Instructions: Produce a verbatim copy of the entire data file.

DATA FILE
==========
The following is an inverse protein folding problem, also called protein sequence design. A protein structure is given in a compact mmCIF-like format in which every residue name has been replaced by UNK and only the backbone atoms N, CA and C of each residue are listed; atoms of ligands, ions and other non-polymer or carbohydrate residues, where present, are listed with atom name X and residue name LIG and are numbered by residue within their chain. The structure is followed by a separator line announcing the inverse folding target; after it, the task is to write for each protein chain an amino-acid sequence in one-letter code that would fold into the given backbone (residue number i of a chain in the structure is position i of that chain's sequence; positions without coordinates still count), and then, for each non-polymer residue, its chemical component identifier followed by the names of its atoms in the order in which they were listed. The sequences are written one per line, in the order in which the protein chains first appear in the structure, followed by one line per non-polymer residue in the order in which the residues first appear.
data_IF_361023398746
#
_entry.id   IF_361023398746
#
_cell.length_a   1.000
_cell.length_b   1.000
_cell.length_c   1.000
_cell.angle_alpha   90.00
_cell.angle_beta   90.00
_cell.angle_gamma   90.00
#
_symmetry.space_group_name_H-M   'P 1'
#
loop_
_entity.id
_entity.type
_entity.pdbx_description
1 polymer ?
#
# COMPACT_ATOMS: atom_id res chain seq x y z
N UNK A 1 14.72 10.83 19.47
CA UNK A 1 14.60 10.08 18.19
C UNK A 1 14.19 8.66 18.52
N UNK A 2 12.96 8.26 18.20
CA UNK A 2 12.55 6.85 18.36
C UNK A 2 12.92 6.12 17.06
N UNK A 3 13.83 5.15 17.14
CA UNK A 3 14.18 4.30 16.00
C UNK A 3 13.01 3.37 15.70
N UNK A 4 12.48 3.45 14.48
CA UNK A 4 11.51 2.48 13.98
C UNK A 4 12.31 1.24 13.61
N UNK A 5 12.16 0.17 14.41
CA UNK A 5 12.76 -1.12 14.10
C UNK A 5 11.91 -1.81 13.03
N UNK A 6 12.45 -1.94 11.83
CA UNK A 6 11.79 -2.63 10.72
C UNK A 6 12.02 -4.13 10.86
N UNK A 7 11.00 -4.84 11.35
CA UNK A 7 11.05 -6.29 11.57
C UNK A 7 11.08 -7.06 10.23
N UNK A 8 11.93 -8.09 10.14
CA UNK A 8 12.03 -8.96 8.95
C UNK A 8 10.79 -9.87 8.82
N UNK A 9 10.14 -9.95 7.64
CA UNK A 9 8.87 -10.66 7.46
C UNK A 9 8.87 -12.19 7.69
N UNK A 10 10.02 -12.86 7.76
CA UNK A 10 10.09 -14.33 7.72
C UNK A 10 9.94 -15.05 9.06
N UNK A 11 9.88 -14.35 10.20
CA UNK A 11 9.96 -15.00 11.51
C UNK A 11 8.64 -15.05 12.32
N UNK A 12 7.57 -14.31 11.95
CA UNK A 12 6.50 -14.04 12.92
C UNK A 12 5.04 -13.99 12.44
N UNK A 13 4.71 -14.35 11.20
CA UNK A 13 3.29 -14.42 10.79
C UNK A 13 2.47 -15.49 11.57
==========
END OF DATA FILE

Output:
The following is an inverse protein folding problem, also called protein sequence design. A protein structure is given in a compact mmCIF-like format in which every residue name has been replaced by UNK and only the backbone atoms N, CA and C of each residue are listed; atoms of ligands, ions and other non-polymer or carbohydrate residues, where present, are listed with atom name X and residue name LIG and are numbered by residue within their chain. The structure is followed by a separator line announcing the inverse folding target; after it, the task is to write for each protein chain an amino-acid sequence in one-letter code that would fold into the given backbone (residue number i of a chain in the structure is position i of that chain's sequence; positions without coordinates still count), and then, for each non-polymer residue, its chemical component identifier followed by the names of its atoms in the order in which they were listed. The sequences are written one per line, in the order in which the protein chains first appear in the structure, followed by one line per non-polymer residue in the order in which the residues first appear.
data_IF_361023398746
#
_entry.id   IF_361023398746
#
_cell.length_a   1.000
_cell.length_b   1.000
_cell.length_c   1.000
_cell.angle_alpha   90.00
_cell.angle_beta   90.00
_cell.angle_gamma   90.00
#
_symmetry.space_group_name_H-M   'P 1'
#
loop_
_entity.id
_entity.type
_entity.pdbx_description
1 polymer ?
#
# COMPACT_ATOMS: atom_id res chain seq x y z
N UNK A 1 14.72 10.83 19.47
CA UNK A 1 14.60 10.08 18.19
C UNK A 1 14.19 8.66 18.52
N UNK A 2 12.96 8.26 18.20
CA UNK A 2 12.55 6.85 18.36
C UNK A 2 12.92 6.12 17.06
N UNK A 3 13.83 5.15 17.14
CA UNK A 3 14.18 4.30 16.00
C UNK A 3 13.01 3.37 15.70
N UNK A 4 12.48 3.45 14.48
CA UNK A 4 11.51 2.48 13.98
C UNK A 4 12.31 1.24 13.61
N UNK A 5 12.16 0.17 14.41
CA UNK A 5 12.76 -1.12 14.10
C UNK A 5 11.91 -1.81 13.03
N UNK A 6 12.45 -1.94 11.83
CA UNK A 6 11.79 -2.63 10.72
C UNK A 6 12.02 -4.13 10.86
N UNK A 7 11.00 -4.84 11.35
CA UNK A 7 11.05 -6.29 11.57
C UNK A 7 11.08 -7.06 10.23
N UNK A 8 11.93 -8.09 10.14
CA UNK A 8 12.03 -8.96 8.95
C UNK A 8 10.79 -9.87 8.82
N UNK A 9 10.14 -9.95 7.64
CA UNK A 9 8.87 -10.66 7.46
C UNK A 9 8.87 -12.19 7.69
N UNK A 10 10.02 -12.86 7.76
CA UNK A 10 10.09 -14.33 7.72
C UNK A 10 9.94 -15.05 9.06
N UNK A 11 9.88 -14.35 10.20
CA UNK A 11 9.96 -15.00 11.51
C UNK A 11 8.64 -15.05 12.32
N UNK A 12 7.57 -14.31 11.95
CA UNK A 12 6.50 -14.04 12.92
C UNK A 12 5.04 -13.99 12.44
N UNK A 13 4.71 -14.35 11.20
CA UNK A 13 3.29 -14.42 10.79
C UNK A 13 2.47 -15.49 11.57